[ExI] Why stop at glutamate?

Jason Resch jasonresch at gmail.com
Mon Apr 10 23:46:29 UTC 2023

On Mon, Apr 10, 2023, 7:08 PM Brent Allsop via extropy-chat <
extropy-chat at lists.extropy.org> wrote:

> On Mon, Apr 10, 2023 at 11:11 AM Jason Resch via extropy-chat <
> extropy-chat at lists.extropy.org> wrote:
>> On Sun, Apr 9, 2023 at 5:20 PM Giovanni Santostasi via extropy-chat <
>> extropy-chat at lists.extropy.org> wrote:
>>> If this doesn't destroy completely anybody illusion that the a brain
>>> made of meat (and particular stuff like glutamate) I don't know what else
>>> it could. These people will always believe that meat brains are necessary
>>> because God made them so. No amound of science would convince them.
>> 2) You can train an AI to recognize activation patterns in the brain and
>>> associate them with particular stimuli. This has been tried with words and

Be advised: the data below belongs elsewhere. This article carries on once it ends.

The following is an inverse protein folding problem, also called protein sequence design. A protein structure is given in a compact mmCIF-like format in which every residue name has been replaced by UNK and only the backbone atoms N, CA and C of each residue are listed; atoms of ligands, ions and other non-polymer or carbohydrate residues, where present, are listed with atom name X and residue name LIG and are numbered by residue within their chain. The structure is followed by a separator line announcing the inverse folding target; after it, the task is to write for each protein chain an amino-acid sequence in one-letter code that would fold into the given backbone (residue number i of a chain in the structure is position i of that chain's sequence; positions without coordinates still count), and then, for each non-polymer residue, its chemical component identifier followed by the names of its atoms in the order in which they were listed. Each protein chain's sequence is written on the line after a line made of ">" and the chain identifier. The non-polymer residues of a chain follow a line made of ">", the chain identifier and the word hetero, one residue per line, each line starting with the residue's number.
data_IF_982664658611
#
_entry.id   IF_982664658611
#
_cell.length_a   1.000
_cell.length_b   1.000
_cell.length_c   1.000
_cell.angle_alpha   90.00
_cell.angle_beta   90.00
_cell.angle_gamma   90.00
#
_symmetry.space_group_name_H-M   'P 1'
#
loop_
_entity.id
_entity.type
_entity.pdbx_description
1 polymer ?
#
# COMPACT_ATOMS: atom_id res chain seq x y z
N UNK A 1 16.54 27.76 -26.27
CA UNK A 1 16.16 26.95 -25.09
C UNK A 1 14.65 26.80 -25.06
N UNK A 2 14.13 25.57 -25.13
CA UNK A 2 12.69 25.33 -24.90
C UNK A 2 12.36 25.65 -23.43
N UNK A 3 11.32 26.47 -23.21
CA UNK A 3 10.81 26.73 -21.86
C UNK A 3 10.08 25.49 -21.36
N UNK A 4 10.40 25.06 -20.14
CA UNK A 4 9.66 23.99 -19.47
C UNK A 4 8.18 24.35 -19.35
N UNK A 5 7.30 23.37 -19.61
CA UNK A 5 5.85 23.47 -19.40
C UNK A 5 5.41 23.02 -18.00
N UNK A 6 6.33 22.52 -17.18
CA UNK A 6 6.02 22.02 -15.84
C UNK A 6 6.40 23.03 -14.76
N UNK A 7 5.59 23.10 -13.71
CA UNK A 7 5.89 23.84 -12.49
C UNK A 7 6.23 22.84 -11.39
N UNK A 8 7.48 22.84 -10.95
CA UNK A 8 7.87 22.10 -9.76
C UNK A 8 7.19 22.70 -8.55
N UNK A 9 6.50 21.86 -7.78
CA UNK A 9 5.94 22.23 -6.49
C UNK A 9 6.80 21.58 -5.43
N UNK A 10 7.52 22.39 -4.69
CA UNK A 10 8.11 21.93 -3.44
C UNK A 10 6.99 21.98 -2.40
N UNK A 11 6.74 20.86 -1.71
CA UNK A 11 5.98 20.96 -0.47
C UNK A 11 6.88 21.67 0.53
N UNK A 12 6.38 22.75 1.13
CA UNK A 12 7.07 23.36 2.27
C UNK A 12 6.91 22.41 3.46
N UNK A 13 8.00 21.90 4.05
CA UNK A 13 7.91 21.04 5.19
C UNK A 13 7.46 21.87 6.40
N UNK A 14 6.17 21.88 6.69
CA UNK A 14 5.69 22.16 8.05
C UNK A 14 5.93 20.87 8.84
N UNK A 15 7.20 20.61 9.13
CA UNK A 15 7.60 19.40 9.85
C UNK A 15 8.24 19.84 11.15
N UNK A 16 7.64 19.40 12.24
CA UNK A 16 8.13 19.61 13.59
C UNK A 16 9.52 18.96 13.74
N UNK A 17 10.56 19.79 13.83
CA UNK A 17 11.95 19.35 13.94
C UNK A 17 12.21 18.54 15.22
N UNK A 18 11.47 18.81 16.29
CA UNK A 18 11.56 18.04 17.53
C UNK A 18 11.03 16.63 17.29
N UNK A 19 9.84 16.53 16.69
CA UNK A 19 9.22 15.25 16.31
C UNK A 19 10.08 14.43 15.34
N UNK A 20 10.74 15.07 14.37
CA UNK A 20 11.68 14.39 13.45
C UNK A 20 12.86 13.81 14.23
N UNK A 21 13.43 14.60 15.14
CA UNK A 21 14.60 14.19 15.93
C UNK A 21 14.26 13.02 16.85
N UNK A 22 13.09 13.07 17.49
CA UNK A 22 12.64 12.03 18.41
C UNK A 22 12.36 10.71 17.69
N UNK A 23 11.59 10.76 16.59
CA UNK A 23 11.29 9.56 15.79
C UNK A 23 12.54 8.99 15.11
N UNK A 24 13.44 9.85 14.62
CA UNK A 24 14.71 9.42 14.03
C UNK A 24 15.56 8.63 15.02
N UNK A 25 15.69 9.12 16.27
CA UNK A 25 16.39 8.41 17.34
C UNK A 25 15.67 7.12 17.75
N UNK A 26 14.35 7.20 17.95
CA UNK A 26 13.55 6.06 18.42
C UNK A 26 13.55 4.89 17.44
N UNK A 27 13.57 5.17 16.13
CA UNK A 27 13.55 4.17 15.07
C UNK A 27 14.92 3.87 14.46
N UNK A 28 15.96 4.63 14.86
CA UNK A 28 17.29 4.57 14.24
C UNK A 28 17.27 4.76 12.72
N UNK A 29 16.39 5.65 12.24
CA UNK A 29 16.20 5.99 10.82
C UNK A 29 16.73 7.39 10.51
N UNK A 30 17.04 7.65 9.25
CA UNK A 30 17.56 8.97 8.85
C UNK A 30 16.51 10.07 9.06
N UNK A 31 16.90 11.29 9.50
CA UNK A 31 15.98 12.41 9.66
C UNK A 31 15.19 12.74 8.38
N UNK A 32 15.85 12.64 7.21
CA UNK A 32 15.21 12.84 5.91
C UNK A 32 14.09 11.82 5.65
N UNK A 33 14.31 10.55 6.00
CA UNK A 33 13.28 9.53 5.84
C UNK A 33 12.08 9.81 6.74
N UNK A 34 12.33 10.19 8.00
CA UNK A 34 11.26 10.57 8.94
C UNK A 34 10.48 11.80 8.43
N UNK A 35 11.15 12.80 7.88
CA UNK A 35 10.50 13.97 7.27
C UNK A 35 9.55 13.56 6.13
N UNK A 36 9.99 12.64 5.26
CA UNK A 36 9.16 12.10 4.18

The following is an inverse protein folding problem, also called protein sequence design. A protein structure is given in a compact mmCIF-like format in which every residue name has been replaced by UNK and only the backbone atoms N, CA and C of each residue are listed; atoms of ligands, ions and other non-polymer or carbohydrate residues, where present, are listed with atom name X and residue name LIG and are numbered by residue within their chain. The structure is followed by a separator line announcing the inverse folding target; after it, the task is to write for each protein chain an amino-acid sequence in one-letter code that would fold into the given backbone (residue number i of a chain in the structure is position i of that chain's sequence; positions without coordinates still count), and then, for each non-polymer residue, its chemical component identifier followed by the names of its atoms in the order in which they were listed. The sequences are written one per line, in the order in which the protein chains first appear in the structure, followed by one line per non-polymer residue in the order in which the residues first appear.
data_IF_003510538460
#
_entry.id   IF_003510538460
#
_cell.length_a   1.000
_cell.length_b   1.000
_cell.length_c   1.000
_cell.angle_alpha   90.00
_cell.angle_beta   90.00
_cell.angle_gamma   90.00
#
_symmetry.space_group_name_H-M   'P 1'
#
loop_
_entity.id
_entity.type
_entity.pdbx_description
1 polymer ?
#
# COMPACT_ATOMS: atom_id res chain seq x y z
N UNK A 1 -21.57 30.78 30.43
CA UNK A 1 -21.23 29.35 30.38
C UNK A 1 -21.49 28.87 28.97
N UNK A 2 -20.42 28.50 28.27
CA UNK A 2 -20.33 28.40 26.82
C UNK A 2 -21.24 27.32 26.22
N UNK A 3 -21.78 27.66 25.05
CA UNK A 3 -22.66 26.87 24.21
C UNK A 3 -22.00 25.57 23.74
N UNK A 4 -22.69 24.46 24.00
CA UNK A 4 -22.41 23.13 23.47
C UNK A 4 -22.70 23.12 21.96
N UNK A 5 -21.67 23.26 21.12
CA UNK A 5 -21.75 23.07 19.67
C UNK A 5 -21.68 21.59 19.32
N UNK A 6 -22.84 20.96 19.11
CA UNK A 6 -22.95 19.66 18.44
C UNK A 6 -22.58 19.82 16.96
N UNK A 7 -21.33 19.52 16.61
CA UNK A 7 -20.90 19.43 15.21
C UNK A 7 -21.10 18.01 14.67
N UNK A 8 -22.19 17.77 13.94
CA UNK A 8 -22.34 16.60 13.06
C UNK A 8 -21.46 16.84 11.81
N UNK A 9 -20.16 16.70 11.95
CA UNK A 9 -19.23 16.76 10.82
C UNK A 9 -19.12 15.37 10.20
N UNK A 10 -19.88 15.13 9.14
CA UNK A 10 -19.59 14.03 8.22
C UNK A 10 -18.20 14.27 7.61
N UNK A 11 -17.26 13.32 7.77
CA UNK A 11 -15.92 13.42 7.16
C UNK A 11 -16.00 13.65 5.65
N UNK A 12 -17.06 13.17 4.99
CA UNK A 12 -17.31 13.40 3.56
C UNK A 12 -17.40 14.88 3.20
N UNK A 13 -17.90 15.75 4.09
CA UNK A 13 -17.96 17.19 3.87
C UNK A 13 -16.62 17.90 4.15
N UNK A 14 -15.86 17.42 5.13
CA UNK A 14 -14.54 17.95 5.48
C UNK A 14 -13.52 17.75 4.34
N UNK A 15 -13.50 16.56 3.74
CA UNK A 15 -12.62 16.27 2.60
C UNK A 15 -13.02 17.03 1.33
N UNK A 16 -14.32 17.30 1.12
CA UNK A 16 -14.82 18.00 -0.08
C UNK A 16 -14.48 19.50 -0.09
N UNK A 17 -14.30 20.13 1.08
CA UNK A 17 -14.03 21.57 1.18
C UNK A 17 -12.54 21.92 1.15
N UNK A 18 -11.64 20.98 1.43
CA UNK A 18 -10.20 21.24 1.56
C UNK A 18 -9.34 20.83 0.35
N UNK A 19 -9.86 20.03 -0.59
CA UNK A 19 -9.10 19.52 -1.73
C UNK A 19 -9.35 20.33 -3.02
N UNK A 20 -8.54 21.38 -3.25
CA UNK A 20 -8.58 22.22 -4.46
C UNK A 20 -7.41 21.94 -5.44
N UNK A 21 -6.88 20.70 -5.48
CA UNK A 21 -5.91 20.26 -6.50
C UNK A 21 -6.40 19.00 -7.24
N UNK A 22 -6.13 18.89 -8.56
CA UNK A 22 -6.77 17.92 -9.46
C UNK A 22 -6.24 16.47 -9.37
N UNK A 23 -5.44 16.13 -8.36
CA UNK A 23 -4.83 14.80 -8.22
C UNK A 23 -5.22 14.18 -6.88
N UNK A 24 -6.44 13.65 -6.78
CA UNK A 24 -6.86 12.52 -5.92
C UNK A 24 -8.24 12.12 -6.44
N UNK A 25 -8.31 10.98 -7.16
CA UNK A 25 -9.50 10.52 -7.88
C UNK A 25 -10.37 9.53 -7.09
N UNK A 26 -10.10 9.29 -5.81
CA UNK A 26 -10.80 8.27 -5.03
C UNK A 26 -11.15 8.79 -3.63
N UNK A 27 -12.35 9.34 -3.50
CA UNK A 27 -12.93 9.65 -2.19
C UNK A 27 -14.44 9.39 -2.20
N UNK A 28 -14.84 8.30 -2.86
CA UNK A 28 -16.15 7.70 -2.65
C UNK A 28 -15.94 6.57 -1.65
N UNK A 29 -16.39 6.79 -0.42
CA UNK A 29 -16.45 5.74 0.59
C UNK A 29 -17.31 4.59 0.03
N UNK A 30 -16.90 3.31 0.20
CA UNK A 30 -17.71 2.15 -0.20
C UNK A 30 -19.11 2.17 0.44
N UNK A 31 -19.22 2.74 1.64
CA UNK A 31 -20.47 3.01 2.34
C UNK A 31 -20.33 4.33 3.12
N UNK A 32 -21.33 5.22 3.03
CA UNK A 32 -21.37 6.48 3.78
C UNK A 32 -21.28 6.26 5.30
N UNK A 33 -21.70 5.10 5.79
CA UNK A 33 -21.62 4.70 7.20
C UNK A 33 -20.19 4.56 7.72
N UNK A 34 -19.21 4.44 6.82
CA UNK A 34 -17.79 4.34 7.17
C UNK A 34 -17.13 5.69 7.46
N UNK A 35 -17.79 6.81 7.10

>>> even images both in wake and dreaming state. Here an example that should
>>> blow everybody minds:
>>> https://www.biorxiv.org/content/10.1101/2022.11.18.517004v2.full.pdf
>>> Again, from this study we can see that it doesn't matter how the pattern
>>> is generated, but that there is a pattern of activation. These patterns are
>>> unique for each individual but statistically they are similar enough that
>>> after training over many subjects you can give a statistical estimate that
>>> the person is seeing or even thinking about something in particular. Again,
>>> IT WORKS people !
>> I consider this a knock-down argument against the functional role of
>> glutamate (or other molecules) in the sensation of red. These tests use